By OUYANG SHIJIA | China Daily | Updated: 2023-11-01 09:36
However, recovery signs seen amid series of supportive policy measures
China's factory activity unexpectedly shrank in October after returning to expansionary territory the month before, official data showed on Tuesday, reflecting subdued demand and shoring up the case for further steps to consolidate recovery.
Meanwhile, citing the better-than-expected third-quarter performance and a series of stimulus policy measures, experts said China's economy remains on a steady recovery track, and they expect the GDP will expand by over 5 percent in 2023, above the annual growth target of around 5 percent this year.
China's official purchasing managers index for the manufacturing sector fell to 49.5 in October from 50.2 in September, below the 50-point level that separates contraction from growth, the National Bureau of Statistics said on Tuesday.
"The level of economic prosperity has fallen in China, and the foundation for continued recovery still needs consolidation," Zhao Qinghe, an NBS statistician, said in a statement posted on the bureau's website.
Zhao said China's manufacturing activity contracted in October due to factors such as the combined Mid-Autumn Festival and National Day holiday, and the advance release of some demand before the extended break.
Zheng Houcheng, chief macro economist at Yingda Securities, said the reading was the lowest in three months, with subindexes for output and new orders all declining, suggesting that China's broader economy is still facing headwinds.
The subindex for production came in at 50.9 in October, down from 52.7 in September, while the gauge for new orders declined to 49.5 in October from 50.5 in September, the NBS said.
China's nonmanufacturing PMI came in at 50.6 in October, down from 51.7 a month earlier. Also, the country's official composite PMI, which includes both manufacturing and nonmanufacturing activity, came in at 50.7 in October compared with 52 in September, the NBS said.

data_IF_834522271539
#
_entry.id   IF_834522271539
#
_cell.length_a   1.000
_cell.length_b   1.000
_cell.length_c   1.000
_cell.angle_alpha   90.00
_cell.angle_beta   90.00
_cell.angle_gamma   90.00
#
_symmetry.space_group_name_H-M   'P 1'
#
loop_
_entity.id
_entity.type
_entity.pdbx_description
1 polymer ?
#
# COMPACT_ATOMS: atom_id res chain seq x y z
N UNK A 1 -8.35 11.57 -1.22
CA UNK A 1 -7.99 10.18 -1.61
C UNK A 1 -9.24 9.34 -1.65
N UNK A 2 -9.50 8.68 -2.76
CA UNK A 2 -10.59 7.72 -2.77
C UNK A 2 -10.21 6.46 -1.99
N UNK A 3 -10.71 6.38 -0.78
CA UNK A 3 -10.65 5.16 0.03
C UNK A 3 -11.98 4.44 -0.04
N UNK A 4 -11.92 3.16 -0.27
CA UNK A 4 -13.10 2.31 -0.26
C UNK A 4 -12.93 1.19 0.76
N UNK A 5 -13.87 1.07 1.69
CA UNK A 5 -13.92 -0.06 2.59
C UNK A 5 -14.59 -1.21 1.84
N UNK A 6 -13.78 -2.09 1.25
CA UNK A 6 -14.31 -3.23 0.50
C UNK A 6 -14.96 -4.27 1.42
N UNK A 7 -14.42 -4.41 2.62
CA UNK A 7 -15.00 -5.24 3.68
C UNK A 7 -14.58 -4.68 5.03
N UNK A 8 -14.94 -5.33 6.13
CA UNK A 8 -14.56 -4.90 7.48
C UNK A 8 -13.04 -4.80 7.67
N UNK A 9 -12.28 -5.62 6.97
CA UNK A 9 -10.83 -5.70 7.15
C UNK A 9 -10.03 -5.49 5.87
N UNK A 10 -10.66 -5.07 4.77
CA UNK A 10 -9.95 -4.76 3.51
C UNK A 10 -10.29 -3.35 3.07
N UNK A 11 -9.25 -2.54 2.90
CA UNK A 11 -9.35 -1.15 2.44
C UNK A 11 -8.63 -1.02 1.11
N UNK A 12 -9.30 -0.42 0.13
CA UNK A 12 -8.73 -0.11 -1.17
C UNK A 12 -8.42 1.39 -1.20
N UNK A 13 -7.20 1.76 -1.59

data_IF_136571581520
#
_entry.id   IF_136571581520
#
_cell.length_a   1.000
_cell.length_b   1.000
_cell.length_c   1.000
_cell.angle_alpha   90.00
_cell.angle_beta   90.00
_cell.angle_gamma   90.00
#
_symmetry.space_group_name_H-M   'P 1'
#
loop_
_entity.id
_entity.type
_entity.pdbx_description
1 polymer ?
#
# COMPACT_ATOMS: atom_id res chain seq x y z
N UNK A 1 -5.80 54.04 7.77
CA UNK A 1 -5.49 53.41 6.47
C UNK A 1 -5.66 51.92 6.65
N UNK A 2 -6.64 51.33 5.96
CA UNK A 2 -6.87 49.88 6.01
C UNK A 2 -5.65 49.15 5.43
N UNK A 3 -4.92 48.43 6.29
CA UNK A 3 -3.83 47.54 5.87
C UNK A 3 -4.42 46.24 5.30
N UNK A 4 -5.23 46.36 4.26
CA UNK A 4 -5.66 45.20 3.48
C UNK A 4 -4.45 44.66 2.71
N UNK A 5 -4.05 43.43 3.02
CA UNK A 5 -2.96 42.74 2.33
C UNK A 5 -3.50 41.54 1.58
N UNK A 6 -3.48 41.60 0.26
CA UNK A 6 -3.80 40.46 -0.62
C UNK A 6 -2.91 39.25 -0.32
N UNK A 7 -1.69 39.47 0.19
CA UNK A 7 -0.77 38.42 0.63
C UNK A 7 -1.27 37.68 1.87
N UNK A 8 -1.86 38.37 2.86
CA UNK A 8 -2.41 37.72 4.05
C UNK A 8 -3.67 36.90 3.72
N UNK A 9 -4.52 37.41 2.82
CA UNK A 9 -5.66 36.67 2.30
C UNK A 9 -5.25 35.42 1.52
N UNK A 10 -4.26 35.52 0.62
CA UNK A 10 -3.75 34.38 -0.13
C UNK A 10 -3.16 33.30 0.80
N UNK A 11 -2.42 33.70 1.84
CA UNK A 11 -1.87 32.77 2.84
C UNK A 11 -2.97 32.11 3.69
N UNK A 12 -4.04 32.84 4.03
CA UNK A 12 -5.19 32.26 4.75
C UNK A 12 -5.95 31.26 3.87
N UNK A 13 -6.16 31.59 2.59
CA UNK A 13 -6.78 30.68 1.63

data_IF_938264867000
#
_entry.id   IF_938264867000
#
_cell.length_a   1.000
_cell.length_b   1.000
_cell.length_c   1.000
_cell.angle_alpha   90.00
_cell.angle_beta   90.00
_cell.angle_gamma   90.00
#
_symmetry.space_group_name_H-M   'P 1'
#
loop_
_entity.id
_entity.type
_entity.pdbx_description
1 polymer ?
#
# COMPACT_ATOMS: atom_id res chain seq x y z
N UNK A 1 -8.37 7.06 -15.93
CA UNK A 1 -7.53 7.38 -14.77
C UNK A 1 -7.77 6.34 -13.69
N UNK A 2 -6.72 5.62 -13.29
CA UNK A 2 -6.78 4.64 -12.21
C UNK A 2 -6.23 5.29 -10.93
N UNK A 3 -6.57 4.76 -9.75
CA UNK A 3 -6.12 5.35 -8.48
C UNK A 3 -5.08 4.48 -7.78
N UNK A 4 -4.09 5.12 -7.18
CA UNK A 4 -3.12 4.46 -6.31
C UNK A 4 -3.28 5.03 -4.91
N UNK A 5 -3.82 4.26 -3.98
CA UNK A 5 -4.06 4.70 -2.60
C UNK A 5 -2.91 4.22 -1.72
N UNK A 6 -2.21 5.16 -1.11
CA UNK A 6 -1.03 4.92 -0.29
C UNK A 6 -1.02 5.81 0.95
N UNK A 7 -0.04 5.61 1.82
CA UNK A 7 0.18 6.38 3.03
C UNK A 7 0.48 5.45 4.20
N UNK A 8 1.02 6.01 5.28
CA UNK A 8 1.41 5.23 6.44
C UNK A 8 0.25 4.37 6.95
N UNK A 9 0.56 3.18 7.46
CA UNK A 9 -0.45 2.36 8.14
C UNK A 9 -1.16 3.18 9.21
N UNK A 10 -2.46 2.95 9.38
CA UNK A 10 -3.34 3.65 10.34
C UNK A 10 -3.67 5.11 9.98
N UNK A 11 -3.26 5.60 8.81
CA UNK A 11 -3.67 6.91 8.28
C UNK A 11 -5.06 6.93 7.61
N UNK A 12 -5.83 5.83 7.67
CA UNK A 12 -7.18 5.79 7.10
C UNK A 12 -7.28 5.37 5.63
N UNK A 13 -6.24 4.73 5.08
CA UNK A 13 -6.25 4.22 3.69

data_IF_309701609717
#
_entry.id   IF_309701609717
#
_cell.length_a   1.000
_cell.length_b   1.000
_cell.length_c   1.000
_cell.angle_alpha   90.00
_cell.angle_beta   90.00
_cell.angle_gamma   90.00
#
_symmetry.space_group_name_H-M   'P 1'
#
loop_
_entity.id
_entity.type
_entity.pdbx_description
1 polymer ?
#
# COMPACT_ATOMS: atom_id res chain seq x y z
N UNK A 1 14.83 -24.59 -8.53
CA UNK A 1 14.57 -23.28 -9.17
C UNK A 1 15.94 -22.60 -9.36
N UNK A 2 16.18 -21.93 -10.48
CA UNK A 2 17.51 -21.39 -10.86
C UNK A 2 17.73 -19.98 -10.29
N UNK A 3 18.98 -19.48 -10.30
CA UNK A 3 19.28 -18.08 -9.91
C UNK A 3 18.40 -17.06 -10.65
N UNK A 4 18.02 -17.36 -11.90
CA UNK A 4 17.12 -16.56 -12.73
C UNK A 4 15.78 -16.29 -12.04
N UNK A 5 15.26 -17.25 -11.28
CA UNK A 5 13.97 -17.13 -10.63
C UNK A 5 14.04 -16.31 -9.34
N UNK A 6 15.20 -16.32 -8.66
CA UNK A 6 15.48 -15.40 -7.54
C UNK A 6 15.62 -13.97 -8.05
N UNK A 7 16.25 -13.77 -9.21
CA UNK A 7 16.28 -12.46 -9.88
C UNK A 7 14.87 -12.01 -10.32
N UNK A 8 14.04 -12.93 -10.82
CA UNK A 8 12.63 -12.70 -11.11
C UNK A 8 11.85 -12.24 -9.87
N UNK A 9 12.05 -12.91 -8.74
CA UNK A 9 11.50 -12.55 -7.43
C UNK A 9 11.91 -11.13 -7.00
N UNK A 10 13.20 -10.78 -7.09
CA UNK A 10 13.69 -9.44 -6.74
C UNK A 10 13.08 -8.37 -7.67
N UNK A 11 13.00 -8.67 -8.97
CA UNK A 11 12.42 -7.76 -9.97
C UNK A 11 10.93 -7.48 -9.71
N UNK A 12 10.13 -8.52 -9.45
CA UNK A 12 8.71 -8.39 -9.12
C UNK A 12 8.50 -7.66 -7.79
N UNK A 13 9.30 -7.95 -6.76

Zhou Maohua, an analyst at China Everbright Bank, said the decline in the manufacturing PMI shows recovery in domestic demand is still tepid, affected by seasonal factors as well as the housing market slump.
Considering the robust macro policy support and the strong optimism among manufacturers, Zhou said the manufacturing PMI will gradually pick up in the coming months.
Meanwhile, he called for more efforts to support the real economy amid a cloudy global outlook and stresses in the property sector.
In fact, China's economy has shown signs of recovery with the help of a raft of supportive measures implemented in recent months.
"China's growth rate increased sequentially in the third quarter, supported by improved private consumption and net exports. This strong quarterly performance, alongside favorable base effects in the fourth quarter, mean that meeting the official growth target of 'around 5 percent' is now probably assured," said Louise Loo, lead economist at British think tank Oxford Economics. "We expect GDP will expand by 5.2 percent in 2023," Loo said.
"The darkest hours of the economy are certainly behind us, and we can view late-2023 and 2024 with more optimism," said Xu Tianchen, senior economist at the Economist Intelligence Unit. "The economy will be helped by a gradual recovery of global demand for goods, which benefits China's exports. The positive effect of supportive policies — including measures to boost private enterprises — will also be felt, though with a lag."
Xu said China has ample policy room to step up support for the world's second-largest economy.
"Fiscally, the leveraging ratio at the central government level is very low by international comparison, while a sizable public sector also hoards large amounts of assets and financial resources that can serve fiscal purposes," Xu said.
On the monetary side, Xu said there is still ample scope for cuts to policy rates and the reserve requirement ratio, and the central bank can monetize government debt at times of urgency. "More rate cuts within 2023 are unlikely in my view, but policy rates will only go down in the longer term in line with China's slowing potential growth."